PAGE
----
By MARK JOHNSON, Associated Press Writer
State investigators have subpoenaed several major music companies as
part of a preliminary inquiry into whether the digital music services
have engaged in any illegal price-fixing activity.
Darren Dopp, a spokesman for state Attorney General Eliot Spitzer,
said the office was seeking information on wholesale prices the music
labels charge for digital music files that can be downloaded. Dopp
said Tuesday that it would take months for the office to launch a full
investigation, if one is warranted.
Warner Music Group Corp. said in a regulatory filing Friday that the
subpoena it received is part of "an industrywide investigation."
"As disclosed in our public filings, we are cooperating fully with the
inquiry," Amanda Collins, a spokeswoman for Warner Music Group, said
in a statement.
The Wall Street Journal reported earlier that Sony BMG Music
Entertainment and Vivendi Universal SA's Universal Music Group had
also received subpoenas.
Neither company returned calls for comment. Calls to EMI Group PLC's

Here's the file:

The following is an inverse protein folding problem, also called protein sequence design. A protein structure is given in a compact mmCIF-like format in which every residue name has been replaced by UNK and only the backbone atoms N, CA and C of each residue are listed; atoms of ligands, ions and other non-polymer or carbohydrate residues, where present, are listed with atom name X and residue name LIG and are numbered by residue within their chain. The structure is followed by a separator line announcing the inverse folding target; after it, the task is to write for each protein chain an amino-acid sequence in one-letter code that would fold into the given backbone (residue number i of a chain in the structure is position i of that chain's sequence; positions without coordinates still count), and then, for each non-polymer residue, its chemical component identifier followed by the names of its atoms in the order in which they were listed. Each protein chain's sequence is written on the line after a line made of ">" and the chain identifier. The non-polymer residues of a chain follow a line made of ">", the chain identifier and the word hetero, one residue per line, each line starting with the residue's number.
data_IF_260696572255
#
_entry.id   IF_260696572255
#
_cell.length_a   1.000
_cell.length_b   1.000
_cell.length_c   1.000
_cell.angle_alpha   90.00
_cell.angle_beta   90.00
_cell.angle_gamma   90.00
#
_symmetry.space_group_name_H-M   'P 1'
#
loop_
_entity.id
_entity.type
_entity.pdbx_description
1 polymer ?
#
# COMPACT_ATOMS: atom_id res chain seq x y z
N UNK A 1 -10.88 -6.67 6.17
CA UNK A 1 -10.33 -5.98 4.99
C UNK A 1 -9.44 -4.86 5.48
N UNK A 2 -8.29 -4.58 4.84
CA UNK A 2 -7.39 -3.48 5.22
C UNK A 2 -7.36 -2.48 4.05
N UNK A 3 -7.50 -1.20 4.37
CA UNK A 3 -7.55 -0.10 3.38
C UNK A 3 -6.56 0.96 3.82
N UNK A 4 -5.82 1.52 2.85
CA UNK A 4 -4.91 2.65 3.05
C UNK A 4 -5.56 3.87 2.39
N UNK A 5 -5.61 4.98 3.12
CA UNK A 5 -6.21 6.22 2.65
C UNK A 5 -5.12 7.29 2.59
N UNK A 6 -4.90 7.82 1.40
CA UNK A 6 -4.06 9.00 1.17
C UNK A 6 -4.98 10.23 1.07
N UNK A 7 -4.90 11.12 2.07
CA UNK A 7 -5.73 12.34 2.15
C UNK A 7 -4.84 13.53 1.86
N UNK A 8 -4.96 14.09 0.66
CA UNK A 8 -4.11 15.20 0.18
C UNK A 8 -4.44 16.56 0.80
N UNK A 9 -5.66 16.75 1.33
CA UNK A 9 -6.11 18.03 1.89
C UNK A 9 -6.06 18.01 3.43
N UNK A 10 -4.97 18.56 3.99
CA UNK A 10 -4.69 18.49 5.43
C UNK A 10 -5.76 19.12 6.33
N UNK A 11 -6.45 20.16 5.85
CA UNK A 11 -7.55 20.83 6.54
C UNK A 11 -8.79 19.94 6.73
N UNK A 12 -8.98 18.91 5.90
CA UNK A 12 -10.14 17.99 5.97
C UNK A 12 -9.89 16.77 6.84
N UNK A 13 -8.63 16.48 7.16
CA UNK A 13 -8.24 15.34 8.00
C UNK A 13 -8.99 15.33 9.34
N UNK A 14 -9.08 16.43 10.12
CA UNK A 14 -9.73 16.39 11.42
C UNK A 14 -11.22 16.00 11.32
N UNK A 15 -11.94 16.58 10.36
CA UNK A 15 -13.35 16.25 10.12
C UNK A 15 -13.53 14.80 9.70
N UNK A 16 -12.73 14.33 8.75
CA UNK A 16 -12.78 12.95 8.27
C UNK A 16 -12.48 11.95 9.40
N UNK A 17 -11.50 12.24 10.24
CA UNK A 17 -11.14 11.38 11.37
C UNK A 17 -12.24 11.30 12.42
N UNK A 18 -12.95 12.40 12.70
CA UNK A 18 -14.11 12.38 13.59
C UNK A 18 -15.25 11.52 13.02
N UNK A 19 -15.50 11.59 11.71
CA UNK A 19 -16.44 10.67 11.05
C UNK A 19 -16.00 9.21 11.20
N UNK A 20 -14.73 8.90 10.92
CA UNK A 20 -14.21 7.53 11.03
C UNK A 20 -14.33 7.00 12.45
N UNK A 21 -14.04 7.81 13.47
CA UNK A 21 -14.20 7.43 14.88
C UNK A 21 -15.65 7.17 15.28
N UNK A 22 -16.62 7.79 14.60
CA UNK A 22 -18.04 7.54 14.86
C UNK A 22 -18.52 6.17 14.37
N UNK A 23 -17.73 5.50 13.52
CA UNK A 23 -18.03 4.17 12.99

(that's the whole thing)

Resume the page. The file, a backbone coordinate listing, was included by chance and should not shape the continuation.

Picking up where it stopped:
offices in New York and London went unanswered.
In September, Apple Computer Inc. CEO Steve Jobs publicly criticized
music companies, calling some major labels "greedy" for pushing Apple
to hike prices on its popular iTunes service. Recording company
executives have scoffed at the suggestion.
In a speech before an investors conference, Warner Music Group CEO
Edgar Bronfman Jr. said that Apple's 99-cent price for single tracks
ignores the issue that not all songs are the same commercially and,
like any other product, shouldn't be priced the same.
Such discord has not kept the labels from licensing their music videos
to Apple. Still, as their contracts with Apple come up for renewal,
the music companies are seeking to improve their take.
"All the prices do seem to move in lock step," said industry analyst
Phil Leigh, who runs U.S. market research firm Inside Digital
Media. "There has been talk of raising prices for several months. I'm
surprised (music companies) raised the issue. It's clear the industry
convention is 99 cents."
The subpoenas issued this month are not the first time Spitzer, a
Democrat running for governor in 2006, has looked into the music
In November, Warner Music agreed to pay $5 million to settle an
investigation into payoffs for radio airplay of artists. In July, Sony
BMG agreed to pay $10 million and stop bribing radio stations to
Spitzer also asked for documents from EMI Group and Vivendi Universal
in that probe.
On the Net:
New York Attorney General's Office: http://www.oag.state.ny.us
Copyright 2005 The Associated Press.
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